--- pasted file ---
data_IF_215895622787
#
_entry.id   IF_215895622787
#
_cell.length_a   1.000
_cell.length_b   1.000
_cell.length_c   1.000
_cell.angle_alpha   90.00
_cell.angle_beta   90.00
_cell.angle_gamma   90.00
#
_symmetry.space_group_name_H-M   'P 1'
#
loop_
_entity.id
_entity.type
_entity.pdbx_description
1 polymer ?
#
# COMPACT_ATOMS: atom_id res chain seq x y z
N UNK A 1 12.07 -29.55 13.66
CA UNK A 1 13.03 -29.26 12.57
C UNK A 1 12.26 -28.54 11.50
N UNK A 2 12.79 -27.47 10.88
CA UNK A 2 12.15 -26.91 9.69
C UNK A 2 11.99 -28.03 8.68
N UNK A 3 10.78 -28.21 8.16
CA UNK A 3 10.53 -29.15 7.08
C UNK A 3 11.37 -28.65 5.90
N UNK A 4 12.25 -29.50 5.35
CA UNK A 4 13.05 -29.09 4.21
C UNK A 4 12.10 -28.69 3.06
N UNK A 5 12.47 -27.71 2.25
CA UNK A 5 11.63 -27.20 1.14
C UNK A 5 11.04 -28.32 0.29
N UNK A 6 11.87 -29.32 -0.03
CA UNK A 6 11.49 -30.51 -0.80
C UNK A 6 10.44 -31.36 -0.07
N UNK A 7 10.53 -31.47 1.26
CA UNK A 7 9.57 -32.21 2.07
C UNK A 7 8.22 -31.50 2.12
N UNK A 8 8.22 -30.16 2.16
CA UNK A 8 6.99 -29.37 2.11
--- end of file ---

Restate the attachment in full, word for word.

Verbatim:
data_IF_215895622787
#
_entry.id   IF_215895622787
#
_cell.length_a   1.000
_cell.length_b   1.000
_cell.length_c   1.000
_cell.angle_alpha   90.00
_cell.angle_beta   90.00
_cell.angle_gamma   90.00
#
_symmetry.space_group_name_H-M   'P 1'
#
loop_
_entity.id
_entity.type
_entity.pdbx_description
1 polymer ?
#
# COMPACT_ATOMS: atom_id res chain seq x y z
N UNK A 1 12.07 -29.55 13.66
CA UNK A 1 13.03 -29.26 12.57
C UNK A 1 12.26 -28.54 11.50
N UNK A 2 12.79 -27.47 10.88
CA UNK A 2 12.15 -26.91 9.69
C UNK A 2 11.99 -28.03 8.68
N UNK A 3 10.78 -28.21 8.16
CA UNK A 3 10.53 -29.15 7.08
C UNK A 3 11.37 -28.65 5.90
N UNK A 4 12.25 -29.50 5.35
CA UNK A 4 13.05 -29.09 4.21
C UNK A 4 12.10 -28.69 3.06
N UNK A 5 12.47 -27.71 2.25
CA UNK A 5 11.63 -27.20 1.14
C UNK A 5 11.04 -28.32 0.29
N UNK A 6 11.87 -29.32 -0.03
CA UNK A 6 11.49 -30.51 -0.80
C UNK A 6 10.44 -31.36 -0.07
N UNK A 7 10.53 -31.47 1.26
CA UNK A 7 9.57 -32.21 2.07
C UNK A 7 8.22 -31.50 2.12
N UNK A 8 8.22 -30.16 2.16
CA UNK A 8 6.99 -29.37 2.11